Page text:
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Communication through art

  • 10 June 2021

Dr Christina Faraday talks about her passion for communication through art, her Tudor research, admissions – and dinosaurs

Dinosaurs are not readily associated with History of Art, but for Gonville & Caius College Fellow Dr Christina Faraday, they illustrate her point.

“During my PhD I got really interested in dinosaurs, as an escape. I went once to the cinema to see Jurassic World and after that I was dinosaur mad,” Dr Faraday says.

“It when I was at Wembley Arena looking at these animatronic dinosaurs, I thought ‘it’s the same thing’. It’s the problem of representing something absent – how do you make it vivid? Because I just can’t grasp dinosaurs. I know they were real, but it’s so weird, this thought of these prehistoric things walking around the Earth.

“What I was doing in my search for dinosaur related content was trying to visualise them. And it just really interested me that that came back to this idea of how you make something vivid and real-seeming for your audience? That’s the problem I’m exploring in Tudor art, too.”

Dr Christina Faraday

Dr Faraday, pictured, is an AHRC/BBC New Generation Thinker, a programme which gives early career researchers the chance to communicate their research to wider audiences. Dinosaurs were part of her essay, Tudor Virtual Reality, which is available on BBC Sounds:

She joined the Caius Fellowship in October 2020, and specialises in Tudor and Stuart visual and material culture, with wider interests in the art of Northern Europe in the medieval and early modern periods.

Dr Faraday grew up in Letchworth Garden City and attended Highfield school, a state comprehensive. Hertfordshire is one of Caius’ link areas for admissions, and she attended a taster day for Mathematics at Caius when she was a teenager.

When she did matriculate at Cambridge, Dr Faraday opted for Caius’ near neighbours St John’s, where she stayed for her BA and MPhil in History of Art and Architecture and PhD in History of Art.

While some are dismissive of the quality of art from the period, Dr Faraday believes Tudors simply had a different idea of what was important and “saw art as a means of communicating something”.

“It’s such an interesting period from a political and religious perspective, and the art really was completely embedded in that culture,” she adds.

“It says so much about how people wanted to see themselves, how people wanted to be thought of in their lifetimes, and also after they died. And there’s so much of it. In terms of material it’s incredibly rich.

“I look at that conjunction between visual art and rules about communication more generally. There were a lot of techniques which were recommended to convey something effectively. My research is about how those techniques became unconscious habits, and they manifest in the art as well – this is the way that you convince someone that you’re an important person and you can do that in a speech, but also in a portrait.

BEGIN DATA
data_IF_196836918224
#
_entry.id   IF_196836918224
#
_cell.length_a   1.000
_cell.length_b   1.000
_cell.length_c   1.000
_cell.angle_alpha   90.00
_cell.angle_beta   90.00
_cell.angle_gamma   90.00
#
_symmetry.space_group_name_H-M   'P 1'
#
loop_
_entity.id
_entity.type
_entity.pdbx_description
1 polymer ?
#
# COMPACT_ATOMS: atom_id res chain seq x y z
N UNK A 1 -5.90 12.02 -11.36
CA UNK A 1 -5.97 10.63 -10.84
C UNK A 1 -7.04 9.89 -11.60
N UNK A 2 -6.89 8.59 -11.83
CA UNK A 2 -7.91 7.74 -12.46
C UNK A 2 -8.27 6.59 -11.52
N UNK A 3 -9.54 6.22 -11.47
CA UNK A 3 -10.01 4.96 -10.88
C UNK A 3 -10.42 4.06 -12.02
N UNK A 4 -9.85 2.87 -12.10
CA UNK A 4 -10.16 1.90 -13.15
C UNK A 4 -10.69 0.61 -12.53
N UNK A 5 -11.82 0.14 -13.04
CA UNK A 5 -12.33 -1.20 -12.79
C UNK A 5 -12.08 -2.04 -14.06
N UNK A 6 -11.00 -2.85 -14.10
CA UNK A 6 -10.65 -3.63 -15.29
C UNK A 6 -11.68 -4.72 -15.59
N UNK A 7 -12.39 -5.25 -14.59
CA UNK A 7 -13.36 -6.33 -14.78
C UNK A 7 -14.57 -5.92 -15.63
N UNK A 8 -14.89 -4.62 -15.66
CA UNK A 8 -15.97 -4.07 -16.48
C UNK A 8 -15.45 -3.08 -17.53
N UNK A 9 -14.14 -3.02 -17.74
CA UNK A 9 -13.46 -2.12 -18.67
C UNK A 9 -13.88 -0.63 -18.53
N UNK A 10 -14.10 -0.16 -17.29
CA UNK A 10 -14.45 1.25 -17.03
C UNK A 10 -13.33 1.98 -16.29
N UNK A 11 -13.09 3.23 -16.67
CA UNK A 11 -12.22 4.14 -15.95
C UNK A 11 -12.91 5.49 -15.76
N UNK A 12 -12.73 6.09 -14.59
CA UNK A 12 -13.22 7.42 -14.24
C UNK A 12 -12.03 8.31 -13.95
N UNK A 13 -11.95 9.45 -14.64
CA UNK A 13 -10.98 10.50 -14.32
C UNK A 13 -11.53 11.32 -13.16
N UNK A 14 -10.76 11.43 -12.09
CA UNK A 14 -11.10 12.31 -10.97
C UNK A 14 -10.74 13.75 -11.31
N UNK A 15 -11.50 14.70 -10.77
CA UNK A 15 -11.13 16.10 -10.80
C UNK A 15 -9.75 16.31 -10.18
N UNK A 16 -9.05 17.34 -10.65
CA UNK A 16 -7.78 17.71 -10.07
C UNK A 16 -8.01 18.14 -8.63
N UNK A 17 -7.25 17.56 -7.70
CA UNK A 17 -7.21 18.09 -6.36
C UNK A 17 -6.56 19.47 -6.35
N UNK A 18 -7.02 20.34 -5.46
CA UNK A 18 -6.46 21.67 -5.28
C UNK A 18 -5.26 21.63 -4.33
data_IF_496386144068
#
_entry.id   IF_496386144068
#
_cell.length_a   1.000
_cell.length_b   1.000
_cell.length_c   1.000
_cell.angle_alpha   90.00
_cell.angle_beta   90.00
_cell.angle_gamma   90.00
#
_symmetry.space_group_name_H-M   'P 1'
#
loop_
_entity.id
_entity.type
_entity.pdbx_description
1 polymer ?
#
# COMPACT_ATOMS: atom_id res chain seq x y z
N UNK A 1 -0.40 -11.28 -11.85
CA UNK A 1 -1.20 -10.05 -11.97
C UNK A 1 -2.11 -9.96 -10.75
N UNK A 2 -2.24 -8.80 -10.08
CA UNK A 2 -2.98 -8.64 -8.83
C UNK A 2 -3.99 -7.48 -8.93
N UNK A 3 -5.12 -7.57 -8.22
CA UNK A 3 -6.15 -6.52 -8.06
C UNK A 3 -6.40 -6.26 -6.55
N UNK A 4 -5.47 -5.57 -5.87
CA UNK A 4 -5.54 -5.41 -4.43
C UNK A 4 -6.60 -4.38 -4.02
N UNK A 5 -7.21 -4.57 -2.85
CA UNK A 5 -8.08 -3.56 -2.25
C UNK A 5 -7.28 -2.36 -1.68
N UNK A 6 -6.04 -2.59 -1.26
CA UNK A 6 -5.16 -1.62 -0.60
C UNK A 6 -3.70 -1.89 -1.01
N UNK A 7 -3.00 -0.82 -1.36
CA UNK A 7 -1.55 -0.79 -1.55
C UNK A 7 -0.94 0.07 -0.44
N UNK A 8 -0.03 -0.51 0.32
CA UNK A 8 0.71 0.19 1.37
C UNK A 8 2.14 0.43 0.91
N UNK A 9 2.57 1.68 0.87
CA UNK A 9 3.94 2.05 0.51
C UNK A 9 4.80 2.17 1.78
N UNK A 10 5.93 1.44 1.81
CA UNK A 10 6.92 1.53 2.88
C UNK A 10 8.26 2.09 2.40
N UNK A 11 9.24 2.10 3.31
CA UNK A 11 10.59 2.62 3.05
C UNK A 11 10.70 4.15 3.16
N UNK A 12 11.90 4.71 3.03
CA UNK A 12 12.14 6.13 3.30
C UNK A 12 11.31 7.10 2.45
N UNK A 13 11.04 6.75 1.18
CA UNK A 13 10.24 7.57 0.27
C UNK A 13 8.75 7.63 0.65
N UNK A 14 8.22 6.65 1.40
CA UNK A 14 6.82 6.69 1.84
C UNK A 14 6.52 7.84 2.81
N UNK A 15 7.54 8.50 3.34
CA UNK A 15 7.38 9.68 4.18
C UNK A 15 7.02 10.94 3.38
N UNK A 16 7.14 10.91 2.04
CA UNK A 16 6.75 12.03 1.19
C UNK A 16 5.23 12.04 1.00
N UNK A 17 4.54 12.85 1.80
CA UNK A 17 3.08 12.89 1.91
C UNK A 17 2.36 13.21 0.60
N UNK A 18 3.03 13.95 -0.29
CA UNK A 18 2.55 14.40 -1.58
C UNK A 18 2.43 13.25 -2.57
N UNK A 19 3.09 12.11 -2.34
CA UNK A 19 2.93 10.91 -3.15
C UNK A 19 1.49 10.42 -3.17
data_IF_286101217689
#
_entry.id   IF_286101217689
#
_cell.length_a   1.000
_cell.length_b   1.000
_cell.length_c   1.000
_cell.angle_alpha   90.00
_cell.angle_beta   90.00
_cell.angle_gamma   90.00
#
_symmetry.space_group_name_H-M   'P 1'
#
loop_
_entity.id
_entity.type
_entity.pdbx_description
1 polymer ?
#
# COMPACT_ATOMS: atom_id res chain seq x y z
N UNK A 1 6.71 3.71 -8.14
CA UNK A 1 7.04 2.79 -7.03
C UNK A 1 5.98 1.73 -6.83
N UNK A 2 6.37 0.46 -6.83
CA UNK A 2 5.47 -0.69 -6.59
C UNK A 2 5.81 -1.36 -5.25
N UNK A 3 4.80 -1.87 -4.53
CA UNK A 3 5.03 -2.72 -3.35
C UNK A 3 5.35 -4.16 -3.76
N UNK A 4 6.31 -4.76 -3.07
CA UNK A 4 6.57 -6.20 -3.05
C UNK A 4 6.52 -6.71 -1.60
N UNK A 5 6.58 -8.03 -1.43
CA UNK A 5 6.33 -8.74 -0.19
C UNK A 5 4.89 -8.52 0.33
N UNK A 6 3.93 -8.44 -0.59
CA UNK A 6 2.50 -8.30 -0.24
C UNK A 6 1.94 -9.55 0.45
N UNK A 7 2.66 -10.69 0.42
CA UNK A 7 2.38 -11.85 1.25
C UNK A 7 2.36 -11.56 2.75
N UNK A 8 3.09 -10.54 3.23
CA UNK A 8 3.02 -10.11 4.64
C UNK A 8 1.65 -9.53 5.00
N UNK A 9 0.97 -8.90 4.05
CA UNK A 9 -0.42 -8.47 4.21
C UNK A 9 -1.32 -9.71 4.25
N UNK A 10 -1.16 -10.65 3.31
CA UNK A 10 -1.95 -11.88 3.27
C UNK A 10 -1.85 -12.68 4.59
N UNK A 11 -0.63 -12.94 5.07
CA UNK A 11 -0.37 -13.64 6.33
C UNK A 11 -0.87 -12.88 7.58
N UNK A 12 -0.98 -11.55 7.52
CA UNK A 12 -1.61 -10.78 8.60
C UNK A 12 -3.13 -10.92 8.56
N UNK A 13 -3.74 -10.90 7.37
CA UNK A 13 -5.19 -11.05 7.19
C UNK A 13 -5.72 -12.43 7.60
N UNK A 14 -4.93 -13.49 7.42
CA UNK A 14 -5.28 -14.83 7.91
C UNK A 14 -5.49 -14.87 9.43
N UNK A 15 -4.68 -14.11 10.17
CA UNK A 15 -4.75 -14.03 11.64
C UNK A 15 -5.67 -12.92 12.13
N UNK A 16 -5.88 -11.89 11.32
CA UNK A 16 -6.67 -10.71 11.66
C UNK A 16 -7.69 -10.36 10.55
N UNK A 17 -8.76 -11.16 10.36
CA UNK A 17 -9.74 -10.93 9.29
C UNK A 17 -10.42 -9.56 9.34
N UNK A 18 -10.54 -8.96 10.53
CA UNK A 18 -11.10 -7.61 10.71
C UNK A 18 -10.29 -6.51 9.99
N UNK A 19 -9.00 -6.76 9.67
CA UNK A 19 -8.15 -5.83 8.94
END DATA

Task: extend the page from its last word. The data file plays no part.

“I look a lot at liveliness, which was their word for realism; you see a portrait and you feel like you’ve met the person. They were thinking ‘how much about this person can we get into this picture?’”

Dr Christina Faraday

She is writing a book based on her PhD, seeking inspiration from fiction, including Stephen King thriller novels to capture some of the page-turning prose often absent in academic writing.

She adds: “A lot of the time we’re reading for content, but it all comes back to eloquence and the art of rhetoric. If you can communicate it well, then your case is always going to be more persuasive.”

Her work is beginning to look more at music, and the overlap with art, and she has recently had time to reflect on her formative experiences at the V&A, given the pandemic-related pressures on culture. As a child she would go to the museum on Sunday mornings with her mother, immersing herself in the collection, and later found herself there on an internship.

She says: “It was beautiful. It gives you a physical connection with other people – you can see thumb prints in the pottery. That’s what I find so exciting about History of Art.”

Dr Faraday enjoys enthusing about History of Art, and takes part in the admissions and outreach talks at Caius.

As a school pupil, experiencing the University of Cambridge, albeit in maths, gave her confidence to apply. She insists History of Art is not the elitist field it is stereotypically made out to be, and that there are numerous career opportunities.

“We don’t expect any prior training in History of Art, but we do want people to think about what interests them, beyond the school curriculum,” she says.

“It’s a rigorous degree which allows you to try lots of different things. It gives you all the skills that other humanities subjects do, like making a good argument, marshalling evidence, thinking hard about sources, but at the same time it trains you visually.

“That’s something that’s so important now. We’re constantly bombarded by images in this culture. If you don’t understand them you’re at their mercy. I think it’s a really important skill to have.”

:: Listen to Dr Faraday’s BBC Radio 3 New Generation Thinkers essay, Tudor Virtual Reality:

:: All photos credited to AHRC/Steven Heywood

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